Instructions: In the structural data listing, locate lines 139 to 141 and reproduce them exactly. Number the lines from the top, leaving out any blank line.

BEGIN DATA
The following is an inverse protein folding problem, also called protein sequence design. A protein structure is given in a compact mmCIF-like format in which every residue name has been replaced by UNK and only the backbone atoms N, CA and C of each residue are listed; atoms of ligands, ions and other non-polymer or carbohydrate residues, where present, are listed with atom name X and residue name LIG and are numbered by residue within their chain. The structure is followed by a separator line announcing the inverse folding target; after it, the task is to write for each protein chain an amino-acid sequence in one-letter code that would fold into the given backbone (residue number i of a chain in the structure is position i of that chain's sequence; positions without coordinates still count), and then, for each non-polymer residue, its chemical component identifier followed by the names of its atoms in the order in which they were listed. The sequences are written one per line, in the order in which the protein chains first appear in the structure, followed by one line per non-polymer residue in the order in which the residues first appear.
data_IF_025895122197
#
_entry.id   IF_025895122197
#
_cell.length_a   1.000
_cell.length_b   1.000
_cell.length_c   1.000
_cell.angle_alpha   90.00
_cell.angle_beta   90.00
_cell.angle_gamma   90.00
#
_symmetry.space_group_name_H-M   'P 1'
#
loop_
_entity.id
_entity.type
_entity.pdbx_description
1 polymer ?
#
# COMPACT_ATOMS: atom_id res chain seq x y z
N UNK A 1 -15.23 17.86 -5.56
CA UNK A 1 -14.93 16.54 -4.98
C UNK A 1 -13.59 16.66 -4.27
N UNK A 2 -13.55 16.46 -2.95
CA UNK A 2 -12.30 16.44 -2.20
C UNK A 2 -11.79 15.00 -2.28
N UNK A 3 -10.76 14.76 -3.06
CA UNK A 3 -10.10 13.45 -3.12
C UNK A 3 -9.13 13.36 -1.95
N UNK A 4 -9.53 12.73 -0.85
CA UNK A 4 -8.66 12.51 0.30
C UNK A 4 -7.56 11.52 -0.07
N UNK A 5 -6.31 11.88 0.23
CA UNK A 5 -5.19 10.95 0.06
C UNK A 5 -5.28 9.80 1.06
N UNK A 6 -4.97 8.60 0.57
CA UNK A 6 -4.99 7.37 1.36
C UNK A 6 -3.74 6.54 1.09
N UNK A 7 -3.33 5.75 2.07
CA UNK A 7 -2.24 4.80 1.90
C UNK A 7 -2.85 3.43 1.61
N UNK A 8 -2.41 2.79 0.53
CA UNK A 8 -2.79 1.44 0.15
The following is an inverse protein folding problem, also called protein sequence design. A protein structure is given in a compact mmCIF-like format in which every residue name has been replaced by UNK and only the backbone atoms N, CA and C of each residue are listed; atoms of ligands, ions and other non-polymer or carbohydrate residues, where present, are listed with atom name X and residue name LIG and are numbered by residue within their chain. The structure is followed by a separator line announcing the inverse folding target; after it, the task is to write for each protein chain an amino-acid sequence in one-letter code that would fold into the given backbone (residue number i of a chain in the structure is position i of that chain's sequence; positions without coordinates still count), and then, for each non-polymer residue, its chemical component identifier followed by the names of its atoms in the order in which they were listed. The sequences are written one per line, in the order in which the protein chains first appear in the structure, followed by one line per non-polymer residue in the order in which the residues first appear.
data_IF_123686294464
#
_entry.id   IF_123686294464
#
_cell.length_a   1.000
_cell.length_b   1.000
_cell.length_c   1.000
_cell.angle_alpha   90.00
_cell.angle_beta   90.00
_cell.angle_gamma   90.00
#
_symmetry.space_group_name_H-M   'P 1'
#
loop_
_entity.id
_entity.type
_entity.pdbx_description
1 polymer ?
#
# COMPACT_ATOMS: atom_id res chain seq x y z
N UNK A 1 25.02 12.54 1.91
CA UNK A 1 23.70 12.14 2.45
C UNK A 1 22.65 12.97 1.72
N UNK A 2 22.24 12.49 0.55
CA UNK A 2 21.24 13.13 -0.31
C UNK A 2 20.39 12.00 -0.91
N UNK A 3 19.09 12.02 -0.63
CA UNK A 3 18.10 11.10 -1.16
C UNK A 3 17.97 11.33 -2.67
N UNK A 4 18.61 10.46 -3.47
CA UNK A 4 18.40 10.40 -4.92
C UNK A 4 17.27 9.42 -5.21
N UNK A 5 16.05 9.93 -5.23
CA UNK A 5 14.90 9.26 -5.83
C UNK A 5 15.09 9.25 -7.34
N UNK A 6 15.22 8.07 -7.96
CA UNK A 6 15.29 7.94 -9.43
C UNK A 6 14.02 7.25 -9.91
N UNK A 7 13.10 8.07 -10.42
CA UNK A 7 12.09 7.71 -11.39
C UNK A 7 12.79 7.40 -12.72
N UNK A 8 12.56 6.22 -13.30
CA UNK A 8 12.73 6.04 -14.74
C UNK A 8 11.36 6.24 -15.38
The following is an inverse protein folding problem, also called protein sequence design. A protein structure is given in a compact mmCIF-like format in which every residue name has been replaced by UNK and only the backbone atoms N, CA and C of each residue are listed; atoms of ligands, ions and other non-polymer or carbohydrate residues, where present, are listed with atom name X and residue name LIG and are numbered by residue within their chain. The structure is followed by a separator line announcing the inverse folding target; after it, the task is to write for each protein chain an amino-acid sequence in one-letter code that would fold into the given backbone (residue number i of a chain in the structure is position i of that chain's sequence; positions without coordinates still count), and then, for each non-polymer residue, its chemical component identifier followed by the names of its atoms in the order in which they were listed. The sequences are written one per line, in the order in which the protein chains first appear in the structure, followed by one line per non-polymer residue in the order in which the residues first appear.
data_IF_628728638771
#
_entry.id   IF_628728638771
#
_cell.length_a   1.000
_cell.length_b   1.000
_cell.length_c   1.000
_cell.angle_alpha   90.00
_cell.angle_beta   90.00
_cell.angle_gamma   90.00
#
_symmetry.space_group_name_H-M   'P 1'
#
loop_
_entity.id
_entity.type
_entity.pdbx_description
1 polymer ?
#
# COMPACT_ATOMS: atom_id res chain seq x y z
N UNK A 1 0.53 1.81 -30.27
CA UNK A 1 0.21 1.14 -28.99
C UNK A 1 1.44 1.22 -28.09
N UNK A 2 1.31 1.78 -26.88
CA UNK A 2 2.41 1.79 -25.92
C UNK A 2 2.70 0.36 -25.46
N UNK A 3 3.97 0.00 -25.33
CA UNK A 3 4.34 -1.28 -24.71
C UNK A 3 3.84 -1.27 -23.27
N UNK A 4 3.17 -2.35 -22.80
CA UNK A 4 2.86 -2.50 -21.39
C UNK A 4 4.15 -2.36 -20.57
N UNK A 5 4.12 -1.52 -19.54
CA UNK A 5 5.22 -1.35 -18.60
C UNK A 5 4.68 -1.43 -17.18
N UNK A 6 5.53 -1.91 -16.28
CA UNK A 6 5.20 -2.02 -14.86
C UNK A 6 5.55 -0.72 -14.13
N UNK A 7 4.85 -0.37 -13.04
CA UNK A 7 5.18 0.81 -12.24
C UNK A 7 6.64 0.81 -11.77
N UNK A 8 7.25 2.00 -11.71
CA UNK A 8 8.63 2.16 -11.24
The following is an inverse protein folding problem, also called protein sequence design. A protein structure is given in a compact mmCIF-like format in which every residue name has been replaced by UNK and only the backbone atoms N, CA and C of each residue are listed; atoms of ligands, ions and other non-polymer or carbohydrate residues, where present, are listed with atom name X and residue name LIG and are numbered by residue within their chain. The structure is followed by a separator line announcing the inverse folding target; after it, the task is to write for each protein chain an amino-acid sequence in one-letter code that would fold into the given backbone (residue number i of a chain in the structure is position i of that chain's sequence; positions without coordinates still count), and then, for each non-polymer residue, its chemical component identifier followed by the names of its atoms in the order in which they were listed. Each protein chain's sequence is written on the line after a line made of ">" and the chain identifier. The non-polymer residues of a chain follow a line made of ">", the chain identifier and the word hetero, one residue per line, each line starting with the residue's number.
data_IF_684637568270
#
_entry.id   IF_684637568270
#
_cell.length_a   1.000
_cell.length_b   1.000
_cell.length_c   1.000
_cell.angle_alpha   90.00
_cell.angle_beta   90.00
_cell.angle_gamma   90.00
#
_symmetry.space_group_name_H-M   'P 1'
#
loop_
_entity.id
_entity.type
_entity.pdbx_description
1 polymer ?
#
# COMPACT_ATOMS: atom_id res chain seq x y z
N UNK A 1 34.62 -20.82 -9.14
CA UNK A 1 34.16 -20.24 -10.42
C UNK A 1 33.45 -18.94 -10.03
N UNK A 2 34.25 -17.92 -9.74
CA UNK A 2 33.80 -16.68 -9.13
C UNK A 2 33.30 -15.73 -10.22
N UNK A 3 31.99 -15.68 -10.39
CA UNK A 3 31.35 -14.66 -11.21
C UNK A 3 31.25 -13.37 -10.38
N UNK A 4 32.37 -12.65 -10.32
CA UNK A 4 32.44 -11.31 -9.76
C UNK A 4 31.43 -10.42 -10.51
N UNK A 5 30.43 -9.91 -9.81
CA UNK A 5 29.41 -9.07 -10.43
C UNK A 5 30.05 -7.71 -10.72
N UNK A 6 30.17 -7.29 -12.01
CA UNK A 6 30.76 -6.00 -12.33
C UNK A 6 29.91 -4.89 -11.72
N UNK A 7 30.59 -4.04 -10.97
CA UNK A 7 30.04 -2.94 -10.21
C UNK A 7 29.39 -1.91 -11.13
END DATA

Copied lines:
_cell.length_a   1.000
_cell.length_b   1.000
_cell.length_c   1.000